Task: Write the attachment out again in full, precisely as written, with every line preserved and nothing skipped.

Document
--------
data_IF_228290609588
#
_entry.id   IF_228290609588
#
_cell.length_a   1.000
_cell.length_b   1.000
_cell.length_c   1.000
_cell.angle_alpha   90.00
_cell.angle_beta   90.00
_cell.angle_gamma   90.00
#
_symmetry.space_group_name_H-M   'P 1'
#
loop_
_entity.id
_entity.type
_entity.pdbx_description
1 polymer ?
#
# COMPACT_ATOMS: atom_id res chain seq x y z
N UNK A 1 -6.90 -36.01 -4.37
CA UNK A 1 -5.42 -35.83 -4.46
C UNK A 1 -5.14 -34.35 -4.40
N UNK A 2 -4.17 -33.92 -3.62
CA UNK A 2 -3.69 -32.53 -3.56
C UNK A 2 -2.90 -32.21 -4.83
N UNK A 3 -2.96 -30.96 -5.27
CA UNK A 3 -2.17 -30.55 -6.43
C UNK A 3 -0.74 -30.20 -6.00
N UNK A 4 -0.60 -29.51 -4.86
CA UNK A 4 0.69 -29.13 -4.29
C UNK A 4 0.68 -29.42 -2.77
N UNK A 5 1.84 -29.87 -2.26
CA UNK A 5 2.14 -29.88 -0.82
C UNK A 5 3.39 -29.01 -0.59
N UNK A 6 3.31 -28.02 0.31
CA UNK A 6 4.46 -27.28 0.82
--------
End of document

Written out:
data_IF_228290609588
#
_entry.id   IF_228290609588
#
_cell.length_a   1.000
_cell.length_b   1.000
_cell.length_c   1.000
_cell.angle_alpha   90.00
_cell.angle_beta   90.00
_cell.angle_gamma   90.00
#
_symmetry.space_group_name_H-M   'P 1'
#
loop_
_entity.id
_entity.type
_entity.pdbx_description
1 polymer ?
#
# COMPACT_ATOMS: atom_id res chain seq x y z
N UNK A 1 -6.90 -36.01 -4.37
CA UNK A 1 -5.42 -35.83 -4.46
C UNK A 1 -5.14 -34.35 -4.40
N UNK A 2 -4.17 -33.92 -3.62
CA UNK A 2 -3.69 -32.53 -3.56
C UNK A 2 -2.90 -32.21 -4.83
N UNK A 3 -2.96 -30.96 -5.27
CA UNK A 3 -2.17 -30.55 -6.43
C UNK A 3 -0.74 -30.20 -6.00
N UNK A 4 -0.60 -29.51 -4.86
CA UNK A 4 0.69 -29.13 -4.29
C UNK A 4 0.68 -29.42 -2.77
N UNK A 5 1.84 -29.87 -2.26
CA UNK A 5 2.14 -29.88 -0.82
C UNK A 5 3.39 -29.01 -0.59
N UNK A 6 3.31 -28.02 0.31
CA UNK A 6 4.46 -27.28 0.82